back to article IBM Watson Health cuts back Drug Discovery 'artificial intelligence' after lackluster sales

IBM Watson Health is tapering off its Drug Discovery program, which uses "AI" software to help companies develop new pharmaceuticals, blaming poor sales. The service isn’t completely shutting down, however. IBM spokesperson Ed Barbini told The Register: “We are not discontinuing our Watson for Drug Discovery offering, and we …

  1. I.Geller Bronze badge

    1. Does IBM train data on dictionary definitions or terabytes of data?

    - If on dictionary definitions a user does not need a centralized IBM Watson computer and can structure data, create his profile and search on his computer. In addition, with the dictionary definitions an IBM product begins to search for information based on the information true meaning, becomes a true AI and truly learns new (adds structured texts/ Machine Learning). I.e. the dictionary definitions become subtexts, identify the unique meanings of data patterns' words (each pattern has a few words) through the creation of long tuples. (In mathematics, a tuple is a final ordered list (sequence) of elements. In AI case it's a list of clustered synonymous phrases.)

    - If IBM trains data on texts then there is a purely mechanical comparison of pieces of text (contexts), without the understanding of the words' meanings.

    2. The second and extremely important problem - the quality of the data which IBM Watson uses: it must have sufficiently large texts and, if possible, annotated with other texts - AI needs at least a few large paragraphs, the more the better. Thus, we are talking again about the words’ meanings by their unique dictionary definitions/ subtexts - by comparison with the surrounding/ annotating text. (Plus other texts (as subtexts) provide examples how the words are used/ the same training on external data.)

    In order to find a unique dictionary definition for a word is necessary to know surrounding it words' contexts and subtexts - see my patents, the only thing I could publish, sorry.

    Or IBM should create an extremely highly qualified AI that would understand the entire pharmacological information, which - at the moment - is absolutely not realistic.

    3. It's more pragmatic to appeal AI technology primarily to areas where there is a lot of text and money. For example, to jurisprudence?

    But IBM is not trying to create a Patent Search! Why? Because IBM does not annotate words by their dictionary definitions, does not search for their meanings - and annotates patterns entirely, not seeing that they consist of many words. IBM cannot search for patents! IBM cannot search at all!

    So IBM is using the wrong technology, and the fact that IBM has abandoned pharmacology does not mean that it is not the gold bottom in the right hands and with the right AI technology.

    4. IBM is a giant on clay feet ... Not surprising that IBM will not be able to achieve commercial success and suffers losses. Because of IBM's refusal to use dictionary definitions IBM is losing the market. The evidence - its failing Debater project.

    1. I.Geller Bronze badge

      I know what I'm talking about, I was at NIST TREC QA and searched for a phrase in 6+ million texts. Without subtexts, dictionary definitions - forget about it!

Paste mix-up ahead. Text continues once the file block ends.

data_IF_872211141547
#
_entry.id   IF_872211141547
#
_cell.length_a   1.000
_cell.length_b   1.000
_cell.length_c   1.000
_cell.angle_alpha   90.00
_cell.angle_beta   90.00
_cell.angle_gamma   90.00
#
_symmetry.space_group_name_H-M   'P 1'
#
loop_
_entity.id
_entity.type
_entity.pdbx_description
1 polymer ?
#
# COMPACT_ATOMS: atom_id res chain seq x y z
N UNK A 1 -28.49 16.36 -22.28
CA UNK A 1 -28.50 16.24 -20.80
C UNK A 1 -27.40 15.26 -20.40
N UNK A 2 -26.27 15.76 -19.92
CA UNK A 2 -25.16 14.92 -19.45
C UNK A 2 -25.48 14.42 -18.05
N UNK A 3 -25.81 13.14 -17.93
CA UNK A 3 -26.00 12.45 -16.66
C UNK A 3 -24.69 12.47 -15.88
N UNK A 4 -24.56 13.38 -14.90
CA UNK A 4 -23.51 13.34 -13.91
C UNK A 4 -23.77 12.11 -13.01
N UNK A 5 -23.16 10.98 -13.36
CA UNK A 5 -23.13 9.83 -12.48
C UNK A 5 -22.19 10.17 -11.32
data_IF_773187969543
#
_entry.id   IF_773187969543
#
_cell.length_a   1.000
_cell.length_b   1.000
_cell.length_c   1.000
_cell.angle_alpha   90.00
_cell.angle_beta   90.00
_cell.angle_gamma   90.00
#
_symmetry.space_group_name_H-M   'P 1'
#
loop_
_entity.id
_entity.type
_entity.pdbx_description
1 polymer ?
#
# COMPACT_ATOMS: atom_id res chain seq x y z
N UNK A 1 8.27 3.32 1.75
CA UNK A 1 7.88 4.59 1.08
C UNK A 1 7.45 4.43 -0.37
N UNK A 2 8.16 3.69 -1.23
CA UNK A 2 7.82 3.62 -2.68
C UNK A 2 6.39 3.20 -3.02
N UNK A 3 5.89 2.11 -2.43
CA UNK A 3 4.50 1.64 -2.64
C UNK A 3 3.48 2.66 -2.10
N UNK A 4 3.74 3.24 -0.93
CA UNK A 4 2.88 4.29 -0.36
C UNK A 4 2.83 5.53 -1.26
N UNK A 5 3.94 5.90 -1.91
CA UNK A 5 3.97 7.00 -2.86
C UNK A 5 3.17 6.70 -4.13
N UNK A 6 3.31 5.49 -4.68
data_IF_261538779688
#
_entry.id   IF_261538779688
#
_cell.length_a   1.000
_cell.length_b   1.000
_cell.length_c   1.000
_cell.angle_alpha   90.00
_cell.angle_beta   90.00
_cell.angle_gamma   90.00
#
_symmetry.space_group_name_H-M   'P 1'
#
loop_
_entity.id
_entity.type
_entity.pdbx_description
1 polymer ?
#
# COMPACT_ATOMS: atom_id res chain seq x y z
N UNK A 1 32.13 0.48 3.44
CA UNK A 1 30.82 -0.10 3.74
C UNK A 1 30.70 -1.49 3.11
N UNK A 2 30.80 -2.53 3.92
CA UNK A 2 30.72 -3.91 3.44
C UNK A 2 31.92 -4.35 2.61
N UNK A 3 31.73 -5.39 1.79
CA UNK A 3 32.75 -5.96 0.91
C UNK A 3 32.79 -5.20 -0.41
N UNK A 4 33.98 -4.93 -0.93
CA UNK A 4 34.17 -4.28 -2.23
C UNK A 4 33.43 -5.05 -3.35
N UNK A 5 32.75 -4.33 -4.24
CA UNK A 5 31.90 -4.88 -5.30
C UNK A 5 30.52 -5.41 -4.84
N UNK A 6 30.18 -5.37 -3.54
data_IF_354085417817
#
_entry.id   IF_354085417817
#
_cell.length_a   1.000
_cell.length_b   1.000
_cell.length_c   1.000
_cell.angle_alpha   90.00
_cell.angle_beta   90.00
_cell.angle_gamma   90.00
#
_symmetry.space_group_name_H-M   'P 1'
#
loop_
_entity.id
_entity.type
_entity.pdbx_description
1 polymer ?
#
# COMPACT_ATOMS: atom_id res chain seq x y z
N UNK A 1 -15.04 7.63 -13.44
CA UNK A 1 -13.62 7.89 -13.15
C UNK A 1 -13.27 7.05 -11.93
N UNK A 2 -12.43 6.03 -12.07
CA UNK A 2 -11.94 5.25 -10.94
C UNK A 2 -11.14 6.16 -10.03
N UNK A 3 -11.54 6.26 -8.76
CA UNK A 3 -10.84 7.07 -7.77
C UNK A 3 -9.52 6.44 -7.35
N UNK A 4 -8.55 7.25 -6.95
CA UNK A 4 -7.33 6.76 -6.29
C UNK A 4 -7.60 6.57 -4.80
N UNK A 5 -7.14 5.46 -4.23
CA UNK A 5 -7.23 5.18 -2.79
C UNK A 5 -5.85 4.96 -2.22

2. Bilious

      Software to analyse the potential for interaction between a drug candidate and selected receptors or enzymes have been in use for a long time - both for finding substances that may have a desired effect, and for weeding out substances with properties that will lead to failure in clinical trials or clinical use. Newer AI systems will have to deliver additional value beyond the expert knowledge of those already in the field. A general tool written by generalists would seem to have a slim chance of being of general use across all those specialist sub-fields within drug discovery - each one requiring biological and technical knowledge way beyond textbooks or published articles.

      The market has spoken: The tool wasn't relevant.

      1. I.Geller Bronze badge

        "...biological and technical knowledge way beyond textbooks or published articles" = extensive textual descriptions, which are either rare or don't exist now. Why they? Such the explanations have never been in demand, there was no a mechanism to structure them automatically/ AI search technology didn't exist. Instead they were manually structured (to several words and phrases, "specialist sub-fields within drug discovery") and SQL search technology was applied. No sufficient data for AI...

        The extremely highly qualified AI that would understand the entire pharmacological information and convert these short to extensive is hard to be created, though. IBM gave up.

  2. vaporland

    IBM’s Health division has been crumbling for a while.

    Last year, it laid off a large chunk of its employees after it failed to win hospital contracts. The failure was, apparently, caused by using subcontractors and cheap H1B visa holders.

    Fixed that for you.

    1. theblackhand Silver badge

      Re: IBM’s Health division has been crumbling for a while.

      "The failure was, apparently, caused by using subcontractors and cheap H1B visa holders."

      The attempt to make a failing service more cost effective after failing to deliver any measurable success (over and above competitors) in the last 20 years resulted in the use of subcontractors and H1B visa holders. And failed to deliver a different result.

      And there's the old adage...no one ever ever got fired for buying IBM. They all got fired for working at IBM...